An ambiguous history of Valentine’s Day

Winnie Caskey, Distribution and Archieve Manager

Valentine’s Day is celebrated world-wide on Feb. 14. We know Valentine’s Day as a day to celebrate love. We give cards, candy and other gifts as proclamations of our love, but the origins of the holiday are not well-known. In fact, I have discovered the facts to be veiled in ambiguity.
Ancient Romans celebrated Lupercalia from Feb. 13 to Feb. 15. The men would sacrifice a dog for purification and goat for fertility to Roman gods. They would then don the goat skins and run through the town with whips made from the skins dipped in blood and slap the fields and the woman as they ran by. It was believed to encourage fertility with crops and child-bearing. It is also said that the single women would place their names in a large pot and they would be paired off with the single men for the rest of the festival, and sometimes for the year.
Another celebration, by women during the Galenalia Festival was dedicated to a Roman goddess. At the end of a long winter, the women no longer needed the men to take care of them, and so the men were sacrificed! Then the women would feast and travel together on a sojourn in search of spiritual enlightenment.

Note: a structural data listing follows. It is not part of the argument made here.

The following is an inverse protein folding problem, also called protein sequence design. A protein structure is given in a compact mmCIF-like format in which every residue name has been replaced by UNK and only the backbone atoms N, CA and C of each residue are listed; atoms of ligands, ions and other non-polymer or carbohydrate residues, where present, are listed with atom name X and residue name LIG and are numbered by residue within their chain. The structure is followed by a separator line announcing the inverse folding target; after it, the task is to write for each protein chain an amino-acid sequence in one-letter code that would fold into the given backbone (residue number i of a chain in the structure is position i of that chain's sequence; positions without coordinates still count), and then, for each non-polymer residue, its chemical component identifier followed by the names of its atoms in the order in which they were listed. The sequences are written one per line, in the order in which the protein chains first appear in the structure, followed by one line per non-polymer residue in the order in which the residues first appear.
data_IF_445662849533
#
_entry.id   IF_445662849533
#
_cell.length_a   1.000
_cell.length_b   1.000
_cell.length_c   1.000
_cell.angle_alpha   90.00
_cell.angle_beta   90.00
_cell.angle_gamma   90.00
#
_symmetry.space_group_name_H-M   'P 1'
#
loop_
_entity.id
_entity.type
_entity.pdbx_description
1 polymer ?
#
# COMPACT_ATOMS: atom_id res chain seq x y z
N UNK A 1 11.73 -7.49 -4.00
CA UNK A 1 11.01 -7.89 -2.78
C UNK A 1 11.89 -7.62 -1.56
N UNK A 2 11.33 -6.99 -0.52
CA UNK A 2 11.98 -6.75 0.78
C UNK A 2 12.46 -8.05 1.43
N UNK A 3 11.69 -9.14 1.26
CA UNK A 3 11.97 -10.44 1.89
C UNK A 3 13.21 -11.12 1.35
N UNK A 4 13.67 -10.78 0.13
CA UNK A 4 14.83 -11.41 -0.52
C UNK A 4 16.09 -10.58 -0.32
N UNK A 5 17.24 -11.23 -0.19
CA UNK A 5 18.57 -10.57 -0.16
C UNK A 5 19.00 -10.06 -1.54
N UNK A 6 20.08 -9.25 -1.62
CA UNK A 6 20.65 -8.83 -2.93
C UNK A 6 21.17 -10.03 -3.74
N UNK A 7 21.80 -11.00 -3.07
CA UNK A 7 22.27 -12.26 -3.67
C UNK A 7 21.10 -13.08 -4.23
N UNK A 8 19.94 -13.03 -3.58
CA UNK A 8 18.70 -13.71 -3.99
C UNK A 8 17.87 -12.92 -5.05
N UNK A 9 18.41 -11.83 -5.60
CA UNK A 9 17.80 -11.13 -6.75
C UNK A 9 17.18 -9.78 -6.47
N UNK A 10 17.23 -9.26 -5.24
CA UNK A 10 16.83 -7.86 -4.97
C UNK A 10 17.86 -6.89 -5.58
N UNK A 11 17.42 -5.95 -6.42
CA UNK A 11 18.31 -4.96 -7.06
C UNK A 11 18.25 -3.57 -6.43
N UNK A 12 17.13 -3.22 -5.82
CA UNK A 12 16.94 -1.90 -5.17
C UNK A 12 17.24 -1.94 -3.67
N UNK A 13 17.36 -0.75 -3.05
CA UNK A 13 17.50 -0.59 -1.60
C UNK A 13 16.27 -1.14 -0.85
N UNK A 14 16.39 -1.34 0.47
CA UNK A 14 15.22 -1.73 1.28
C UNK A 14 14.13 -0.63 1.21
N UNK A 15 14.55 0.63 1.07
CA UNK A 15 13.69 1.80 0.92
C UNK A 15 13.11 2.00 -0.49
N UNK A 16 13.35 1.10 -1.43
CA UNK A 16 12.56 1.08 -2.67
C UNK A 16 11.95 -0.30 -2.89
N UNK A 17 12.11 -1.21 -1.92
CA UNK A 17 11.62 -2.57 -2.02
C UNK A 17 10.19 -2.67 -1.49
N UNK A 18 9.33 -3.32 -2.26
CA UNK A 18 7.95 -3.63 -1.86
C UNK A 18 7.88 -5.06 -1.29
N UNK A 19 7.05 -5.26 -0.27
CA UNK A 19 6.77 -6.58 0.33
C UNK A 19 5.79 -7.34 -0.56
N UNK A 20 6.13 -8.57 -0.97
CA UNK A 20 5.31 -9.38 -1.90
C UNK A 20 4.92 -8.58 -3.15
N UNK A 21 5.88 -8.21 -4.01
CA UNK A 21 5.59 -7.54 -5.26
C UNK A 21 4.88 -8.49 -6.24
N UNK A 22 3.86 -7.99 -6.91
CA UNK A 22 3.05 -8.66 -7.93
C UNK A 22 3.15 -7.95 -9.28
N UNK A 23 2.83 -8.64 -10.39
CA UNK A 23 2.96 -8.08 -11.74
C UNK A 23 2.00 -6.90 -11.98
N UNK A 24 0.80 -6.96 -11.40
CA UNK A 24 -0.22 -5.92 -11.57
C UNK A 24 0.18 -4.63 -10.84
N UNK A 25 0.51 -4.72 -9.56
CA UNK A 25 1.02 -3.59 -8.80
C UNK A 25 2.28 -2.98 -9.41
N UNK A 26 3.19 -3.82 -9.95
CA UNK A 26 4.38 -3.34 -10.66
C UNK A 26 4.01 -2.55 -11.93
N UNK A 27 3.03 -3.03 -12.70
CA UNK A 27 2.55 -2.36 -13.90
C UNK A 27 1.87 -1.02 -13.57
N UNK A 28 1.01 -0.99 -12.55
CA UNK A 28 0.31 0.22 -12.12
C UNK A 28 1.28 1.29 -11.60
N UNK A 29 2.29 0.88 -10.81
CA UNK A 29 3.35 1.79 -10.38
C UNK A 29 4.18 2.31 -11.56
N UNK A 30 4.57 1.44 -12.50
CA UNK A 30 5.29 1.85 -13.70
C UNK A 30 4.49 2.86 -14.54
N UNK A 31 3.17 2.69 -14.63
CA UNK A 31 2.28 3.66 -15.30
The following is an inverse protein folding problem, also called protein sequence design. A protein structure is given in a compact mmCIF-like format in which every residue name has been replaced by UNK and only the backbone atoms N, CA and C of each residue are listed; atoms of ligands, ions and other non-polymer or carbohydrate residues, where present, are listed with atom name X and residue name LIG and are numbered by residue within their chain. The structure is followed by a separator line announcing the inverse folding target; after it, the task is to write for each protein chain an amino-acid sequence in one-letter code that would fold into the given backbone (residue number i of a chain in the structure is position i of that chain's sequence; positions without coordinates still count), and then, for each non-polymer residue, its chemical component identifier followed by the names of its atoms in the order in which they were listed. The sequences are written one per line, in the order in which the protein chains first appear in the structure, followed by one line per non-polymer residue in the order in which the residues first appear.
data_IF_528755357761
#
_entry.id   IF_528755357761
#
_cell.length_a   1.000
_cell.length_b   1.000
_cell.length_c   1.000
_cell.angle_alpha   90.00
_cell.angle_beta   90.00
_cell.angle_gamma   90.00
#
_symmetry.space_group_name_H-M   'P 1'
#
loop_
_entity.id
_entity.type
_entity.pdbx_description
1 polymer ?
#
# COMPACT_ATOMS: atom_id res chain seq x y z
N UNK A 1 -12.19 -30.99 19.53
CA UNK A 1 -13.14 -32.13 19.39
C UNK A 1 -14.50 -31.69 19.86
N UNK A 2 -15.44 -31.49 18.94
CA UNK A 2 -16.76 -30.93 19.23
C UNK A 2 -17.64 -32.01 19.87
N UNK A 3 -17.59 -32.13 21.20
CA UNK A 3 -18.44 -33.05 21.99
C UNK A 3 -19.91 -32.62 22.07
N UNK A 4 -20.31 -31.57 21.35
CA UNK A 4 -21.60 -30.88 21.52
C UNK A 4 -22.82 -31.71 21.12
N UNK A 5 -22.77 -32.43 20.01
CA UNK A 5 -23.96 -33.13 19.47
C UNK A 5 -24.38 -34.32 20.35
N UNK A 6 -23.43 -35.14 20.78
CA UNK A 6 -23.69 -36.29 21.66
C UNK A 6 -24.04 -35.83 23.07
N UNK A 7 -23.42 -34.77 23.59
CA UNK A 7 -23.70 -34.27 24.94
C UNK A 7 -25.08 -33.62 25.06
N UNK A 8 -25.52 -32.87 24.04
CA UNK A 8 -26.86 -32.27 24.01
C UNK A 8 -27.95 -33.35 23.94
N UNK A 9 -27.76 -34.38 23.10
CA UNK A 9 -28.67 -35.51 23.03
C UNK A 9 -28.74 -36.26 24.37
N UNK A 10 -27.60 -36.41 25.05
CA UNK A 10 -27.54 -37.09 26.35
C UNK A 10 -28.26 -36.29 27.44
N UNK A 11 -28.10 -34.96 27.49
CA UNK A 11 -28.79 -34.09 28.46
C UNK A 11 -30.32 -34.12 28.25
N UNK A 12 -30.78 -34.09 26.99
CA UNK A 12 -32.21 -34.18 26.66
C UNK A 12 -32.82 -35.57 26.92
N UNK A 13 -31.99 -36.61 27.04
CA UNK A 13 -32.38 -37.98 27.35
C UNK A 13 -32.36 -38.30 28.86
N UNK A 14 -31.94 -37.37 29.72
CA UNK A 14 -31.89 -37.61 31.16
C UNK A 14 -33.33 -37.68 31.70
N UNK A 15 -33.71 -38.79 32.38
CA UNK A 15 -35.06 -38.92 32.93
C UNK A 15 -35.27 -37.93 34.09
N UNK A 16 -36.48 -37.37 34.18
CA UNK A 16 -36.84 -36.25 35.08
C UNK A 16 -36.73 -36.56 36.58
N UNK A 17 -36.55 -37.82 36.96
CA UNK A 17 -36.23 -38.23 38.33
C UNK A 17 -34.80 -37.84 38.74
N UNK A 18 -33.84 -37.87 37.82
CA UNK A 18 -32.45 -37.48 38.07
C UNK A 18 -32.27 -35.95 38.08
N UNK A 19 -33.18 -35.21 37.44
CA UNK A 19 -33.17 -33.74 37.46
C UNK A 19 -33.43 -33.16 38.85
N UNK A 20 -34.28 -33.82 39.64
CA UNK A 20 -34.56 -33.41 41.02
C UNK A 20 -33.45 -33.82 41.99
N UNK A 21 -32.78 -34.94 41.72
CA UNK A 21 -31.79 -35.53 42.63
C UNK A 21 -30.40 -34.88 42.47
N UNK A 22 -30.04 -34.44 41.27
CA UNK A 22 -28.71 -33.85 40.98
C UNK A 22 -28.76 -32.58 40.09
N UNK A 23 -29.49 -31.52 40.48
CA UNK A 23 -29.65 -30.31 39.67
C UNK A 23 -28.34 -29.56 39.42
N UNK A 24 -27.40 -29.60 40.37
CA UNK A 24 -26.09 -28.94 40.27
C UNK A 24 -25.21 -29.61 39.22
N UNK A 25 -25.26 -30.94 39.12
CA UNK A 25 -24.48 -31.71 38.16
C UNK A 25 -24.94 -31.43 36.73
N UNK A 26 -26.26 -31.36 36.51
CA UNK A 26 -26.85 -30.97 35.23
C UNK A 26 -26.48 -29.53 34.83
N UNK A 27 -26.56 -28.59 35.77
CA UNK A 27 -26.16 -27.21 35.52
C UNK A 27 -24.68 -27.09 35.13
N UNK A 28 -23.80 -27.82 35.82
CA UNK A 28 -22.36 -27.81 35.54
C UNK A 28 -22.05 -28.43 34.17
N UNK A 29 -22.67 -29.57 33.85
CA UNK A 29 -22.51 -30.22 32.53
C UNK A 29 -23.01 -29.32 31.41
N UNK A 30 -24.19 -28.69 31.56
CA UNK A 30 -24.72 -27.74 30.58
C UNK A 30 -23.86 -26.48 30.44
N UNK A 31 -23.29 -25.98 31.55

With the rise of Christianity, the festival was banned and an attempt to replace it by a more “christian” holiday. A remembrance day dedicated to martyred priest St. Valentine. Although there are possibly three Valentines,’ the stories are quite similar and it is debated whether there are several or one.
Over time, thanks to the poets, romantics and shrewd businessmen, Valentine’s Day has morphed into a billion-dollar candy, card, trinket and jewelry business. It is no longer recognized by any Christian church as an official holiday. It is now a day to celebrate romantic affection. Women have ceased killing their inessential boyfriends, men no longer pair up with stranger’s whose names were drawn from a jar, and men do not run through the streets whipping woman with strips of leather… or at least it is kept less public now.

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